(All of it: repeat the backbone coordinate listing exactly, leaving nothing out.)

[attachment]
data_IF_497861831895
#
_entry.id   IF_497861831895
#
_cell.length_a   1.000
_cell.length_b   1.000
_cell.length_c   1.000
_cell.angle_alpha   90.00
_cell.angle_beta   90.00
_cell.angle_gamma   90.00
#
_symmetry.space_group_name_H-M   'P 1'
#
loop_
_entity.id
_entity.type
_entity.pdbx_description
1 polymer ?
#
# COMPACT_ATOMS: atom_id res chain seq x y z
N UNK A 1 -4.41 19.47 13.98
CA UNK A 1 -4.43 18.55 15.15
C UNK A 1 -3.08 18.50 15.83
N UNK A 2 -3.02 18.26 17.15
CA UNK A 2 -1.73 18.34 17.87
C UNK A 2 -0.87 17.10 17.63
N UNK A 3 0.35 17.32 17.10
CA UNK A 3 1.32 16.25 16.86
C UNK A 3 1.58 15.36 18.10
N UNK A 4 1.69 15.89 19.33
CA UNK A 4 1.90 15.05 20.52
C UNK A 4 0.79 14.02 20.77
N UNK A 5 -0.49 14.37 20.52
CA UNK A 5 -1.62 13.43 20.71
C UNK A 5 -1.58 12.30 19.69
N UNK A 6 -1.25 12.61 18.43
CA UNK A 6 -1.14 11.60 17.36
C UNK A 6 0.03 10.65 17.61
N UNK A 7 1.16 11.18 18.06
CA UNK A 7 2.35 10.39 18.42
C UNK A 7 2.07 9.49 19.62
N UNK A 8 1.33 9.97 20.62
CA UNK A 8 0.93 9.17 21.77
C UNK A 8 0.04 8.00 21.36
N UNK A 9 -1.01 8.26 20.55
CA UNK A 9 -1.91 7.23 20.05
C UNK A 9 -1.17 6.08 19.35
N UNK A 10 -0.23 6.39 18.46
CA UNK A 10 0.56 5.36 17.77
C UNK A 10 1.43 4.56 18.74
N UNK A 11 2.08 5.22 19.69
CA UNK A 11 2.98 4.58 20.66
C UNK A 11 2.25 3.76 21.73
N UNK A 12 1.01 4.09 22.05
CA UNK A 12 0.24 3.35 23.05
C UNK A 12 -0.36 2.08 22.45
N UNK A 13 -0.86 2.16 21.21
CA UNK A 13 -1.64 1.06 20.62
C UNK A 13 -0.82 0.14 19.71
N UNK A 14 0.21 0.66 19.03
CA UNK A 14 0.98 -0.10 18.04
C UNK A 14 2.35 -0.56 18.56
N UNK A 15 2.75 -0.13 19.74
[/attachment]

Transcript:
data_IF_497861831895
#
_entry.id   IF_497861831895
#
_cell.length_a   1.000
_cell.length_b   1.000
_cell.length_c   1.000
_cell.angle_alpha   90.00
_cell.angle_beta   90.00
_cell.angle_gamma   90.00
#
_symmetry.space_group_name_H-M   'P 1'
#
loop_
_entity.id
_entity.type
_entity.pdbx_description
1 polymer ?
#
# COMPACT_ATOMS: atom_id res chain seq x y z
N UNK A 1 -4.41 19.47 13.98
CA UNK A 1 -4.43 18.55 15.15
C UNK A 1 -3.08 18.50 15.83
N UNK A 2 -3.02 18.26 17.15
CA UNK A 2 -1.73 18.34 17.87
C UNK A 2 -0.87 17.10 17.63
N UNK A 3 0.35 17.32 17.10
CA UNK A 3 1.32 16.25 16.86
C UNK A 3 1.58 15.36 18.10
N UNK A 4 1.69 15.89 19.33
CA UNK A 4 1.90 15.05 20.52
C UNK A 4 0.79 14.02 20.77
N UNK A 5 -0.49 14.37 20.52
CA UNK A 5 -1.62 13.43 20.71
C UNK A 5 -1.58 12.30 19.69
N UNK A 6 -1.25 12.61 18.43
CA UNK A 6 -1.14 11.60 17.36
C UNK A 6 0.03 10.65 17.61
N UNK A 7 1.16 11.18 18.06
CA UNK A 7 2.35 10.39 18.42
C UNK A 7 2.07 9.49 19.62
N UNK A 8 1.33 9.97 20.62
CA UNK A 8 0.93 9.17 21.77
C UNK A 8 0.04 8.00 21.36
N UNK A 9 -1.01 8.26 20.55
CA UNK A 9 -1.91 7.23 20.05
C UNK A 9 -1.17 6.08 19.35
N UNK A 10 -0.23 6.39 18.46
CA UNK A 10 0.56 5.36 17.77
C UNK A 10 1.43 4.56 18.74
N UNK A 11 2.08 5.22 19.69
CA UNK A 11 2.98 4.58 20.66
C UNK A 11 2.25 3.76 21.73
N UNK A 12 1.01 4.09 22.05
CA UNK A 12 0.24 3.35 23.05
C UNK A 12 -0.36 2.08 22.45
N UNK A 13 -0.86 2.16 21.21
CA UNK A 13 -1.64 1.06 20.62
C UNK A 13 -0.82 0.14 19.71
N UNK A 14 0.21 0.66 19.03
CA UNK A 14 0.98 -0.10 18.04
C UNK A 14 2.35 -0.56 18.56
N UNK A 15 2.75 -0.13 19.74